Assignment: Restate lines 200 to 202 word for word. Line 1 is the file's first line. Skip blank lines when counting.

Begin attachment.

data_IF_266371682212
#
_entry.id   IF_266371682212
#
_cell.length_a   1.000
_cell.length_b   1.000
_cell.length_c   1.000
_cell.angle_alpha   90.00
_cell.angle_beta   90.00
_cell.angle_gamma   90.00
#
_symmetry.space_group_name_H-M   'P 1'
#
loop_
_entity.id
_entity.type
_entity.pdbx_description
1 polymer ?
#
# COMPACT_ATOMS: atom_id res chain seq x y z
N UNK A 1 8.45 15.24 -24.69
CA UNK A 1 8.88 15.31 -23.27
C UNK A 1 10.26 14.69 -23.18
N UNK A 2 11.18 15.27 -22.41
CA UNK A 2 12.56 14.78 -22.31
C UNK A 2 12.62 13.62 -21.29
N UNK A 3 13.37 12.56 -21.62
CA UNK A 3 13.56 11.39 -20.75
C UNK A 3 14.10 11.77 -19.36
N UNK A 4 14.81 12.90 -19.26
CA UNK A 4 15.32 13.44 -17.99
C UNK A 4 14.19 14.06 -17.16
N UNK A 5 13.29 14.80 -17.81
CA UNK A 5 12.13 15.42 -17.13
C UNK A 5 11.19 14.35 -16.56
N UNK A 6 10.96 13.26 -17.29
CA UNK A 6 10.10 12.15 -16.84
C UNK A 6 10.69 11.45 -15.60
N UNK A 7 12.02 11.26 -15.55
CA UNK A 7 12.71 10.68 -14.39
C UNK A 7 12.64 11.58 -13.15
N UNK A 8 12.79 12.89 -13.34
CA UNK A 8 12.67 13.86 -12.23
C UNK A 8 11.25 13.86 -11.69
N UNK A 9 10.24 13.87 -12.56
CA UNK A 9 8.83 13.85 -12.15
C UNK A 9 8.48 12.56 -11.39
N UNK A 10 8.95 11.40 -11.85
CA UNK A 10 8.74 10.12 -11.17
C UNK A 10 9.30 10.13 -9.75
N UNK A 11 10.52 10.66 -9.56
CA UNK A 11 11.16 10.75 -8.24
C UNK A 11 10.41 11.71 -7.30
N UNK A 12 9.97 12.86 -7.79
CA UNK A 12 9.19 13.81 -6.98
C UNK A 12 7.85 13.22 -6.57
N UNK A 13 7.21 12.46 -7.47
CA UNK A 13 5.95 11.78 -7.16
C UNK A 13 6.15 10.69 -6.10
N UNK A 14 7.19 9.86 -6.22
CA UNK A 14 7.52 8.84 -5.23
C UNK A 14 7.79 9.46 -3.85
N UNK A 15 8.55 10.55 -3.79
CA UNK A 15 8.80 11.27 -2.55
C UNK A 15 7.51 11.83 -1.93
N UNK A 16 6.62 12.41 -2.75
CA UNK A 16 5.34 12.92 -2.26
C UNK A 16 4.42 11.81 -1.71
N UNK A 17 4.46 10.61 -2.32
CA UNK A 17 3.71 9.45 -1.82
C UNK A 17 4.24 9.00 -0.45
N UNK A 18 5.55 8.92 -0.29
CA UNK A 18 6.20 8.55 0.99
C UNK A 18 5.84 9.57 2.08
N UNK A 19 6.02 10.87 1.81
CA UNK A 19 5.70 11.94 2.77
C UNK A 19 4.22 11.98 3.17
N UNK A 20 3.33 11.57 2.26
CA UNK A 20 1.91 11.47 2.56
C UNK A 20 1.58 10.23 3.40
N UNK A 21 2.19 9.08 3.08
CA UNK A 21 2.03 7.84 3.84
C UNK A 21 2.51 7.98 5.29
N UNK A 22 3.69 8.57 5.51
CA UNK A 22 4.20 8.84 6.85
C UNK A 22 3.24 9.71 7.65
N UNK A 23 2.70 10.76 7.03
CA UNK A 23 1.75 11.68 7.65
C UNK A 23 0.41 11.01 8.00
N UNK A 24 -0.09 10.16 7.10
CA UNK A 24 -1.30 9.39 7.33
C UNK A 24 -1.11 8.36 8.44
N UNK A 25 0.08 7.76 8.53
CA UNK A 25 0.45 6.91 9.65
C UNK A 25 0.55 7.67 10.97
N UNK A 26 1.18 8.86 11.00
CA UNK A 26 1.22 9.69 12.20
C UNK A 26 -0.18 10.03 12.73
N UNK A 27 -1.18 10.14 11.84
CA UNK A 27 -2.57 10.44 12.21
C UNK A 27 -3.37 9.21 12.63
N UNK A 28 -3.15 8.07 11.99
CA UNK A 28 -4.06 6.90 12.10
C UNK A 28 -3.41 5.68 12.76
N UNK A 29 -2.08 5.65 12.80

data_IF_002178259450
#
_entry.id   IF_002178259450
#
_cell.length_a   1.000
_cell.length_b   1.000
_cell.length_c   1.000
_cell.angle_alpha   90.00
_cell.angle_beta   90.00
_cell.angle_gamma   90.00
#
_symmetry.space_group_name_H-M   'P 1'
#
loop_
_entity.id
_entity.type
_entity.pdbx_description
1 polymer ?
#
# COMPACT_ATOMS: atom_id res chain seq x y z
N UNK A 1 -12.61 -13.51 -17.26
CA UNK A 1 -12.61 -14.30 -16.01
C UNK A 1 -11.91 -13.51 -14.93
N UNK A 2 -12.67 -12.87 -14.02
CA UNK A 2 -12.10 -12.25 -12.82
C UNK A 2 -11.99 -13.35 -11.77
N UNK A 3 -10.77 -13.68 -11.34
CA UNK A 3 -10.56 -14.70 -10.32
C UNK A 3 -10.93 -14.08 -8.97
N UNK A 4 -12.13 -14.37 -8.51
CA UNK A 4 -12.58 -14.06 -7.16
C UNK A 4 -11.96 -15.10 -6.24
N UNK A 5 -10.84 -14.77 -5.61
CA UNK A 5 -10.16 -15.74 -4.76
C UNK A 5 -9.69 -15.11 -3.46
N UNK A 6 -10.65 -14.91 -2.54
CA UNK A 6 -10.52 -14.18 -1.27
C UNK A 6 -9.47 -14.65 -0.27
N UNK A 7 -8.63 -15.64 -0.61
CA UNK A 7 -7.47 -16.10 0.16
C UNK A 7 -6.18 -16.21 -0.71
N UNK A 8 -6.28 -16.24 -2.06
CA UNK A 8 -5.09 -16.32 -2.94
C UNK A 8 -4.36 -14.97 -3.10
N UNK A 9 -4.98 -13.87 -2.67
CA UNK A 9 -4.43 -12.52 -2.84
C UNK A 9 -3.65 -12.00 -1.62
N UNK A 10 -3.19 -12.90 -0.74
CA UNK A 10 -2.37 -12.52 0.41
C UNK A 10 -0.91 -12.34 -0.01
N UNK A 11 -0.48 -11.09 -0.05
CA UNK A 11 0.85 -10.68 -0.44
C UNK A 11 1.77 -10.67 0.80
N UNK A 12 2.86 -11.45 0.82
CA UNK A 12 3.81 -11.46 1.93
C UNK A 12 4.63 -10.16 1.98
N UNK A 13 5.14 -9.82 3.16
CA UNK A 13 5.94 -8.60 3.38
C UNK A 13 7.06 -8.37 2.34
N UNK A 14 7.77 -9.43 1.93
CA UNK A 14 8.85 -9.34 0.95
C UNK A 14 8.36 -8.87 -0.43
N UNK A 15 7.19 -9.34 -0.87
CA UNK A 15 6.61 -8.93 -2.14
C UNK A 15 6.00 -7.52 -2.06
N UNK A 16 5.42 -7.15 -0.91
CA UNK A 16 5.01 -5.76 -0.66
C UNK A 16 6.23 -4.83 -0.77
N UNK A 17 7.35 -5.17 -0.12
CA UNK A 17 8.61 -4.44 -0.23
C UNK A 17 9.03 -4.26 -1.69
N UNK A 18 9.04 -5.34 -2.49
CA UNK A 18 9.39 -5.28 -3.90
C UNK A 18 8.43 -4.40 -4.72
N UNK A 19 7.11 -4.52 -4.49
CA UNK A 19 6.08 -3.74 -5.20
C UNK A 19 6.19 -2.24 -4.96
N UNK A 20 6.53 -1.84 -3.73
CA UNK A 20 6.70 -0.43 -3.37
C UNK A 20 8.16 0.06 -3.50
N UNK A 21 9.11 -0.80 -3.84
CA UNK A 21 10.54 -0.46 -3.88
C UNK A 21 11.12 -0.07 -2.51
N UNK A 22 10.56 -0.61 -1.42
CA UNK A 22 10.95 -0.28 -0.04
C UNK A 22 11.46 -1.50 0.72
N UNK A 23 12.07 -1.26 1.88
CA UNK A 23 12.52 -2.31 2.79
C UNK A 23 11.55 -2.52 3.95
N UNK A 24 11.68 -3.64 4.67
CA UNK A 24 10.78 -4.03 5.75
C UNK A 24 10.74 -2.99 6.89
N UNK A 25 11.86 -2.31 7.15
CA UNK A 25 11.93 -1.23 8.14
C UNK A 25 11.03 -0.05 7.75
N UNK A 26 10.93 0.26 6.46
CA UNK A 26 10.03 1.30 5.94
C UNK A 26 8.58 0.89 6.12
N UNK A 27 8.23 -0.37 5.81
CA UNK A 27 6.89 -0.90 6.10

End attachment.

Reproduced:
C UNK A 25 11.03 -0.05 7.75
N UNK A 26 10.93 0.26 6.46
CA UNK A 26 10.03 1.30 5.94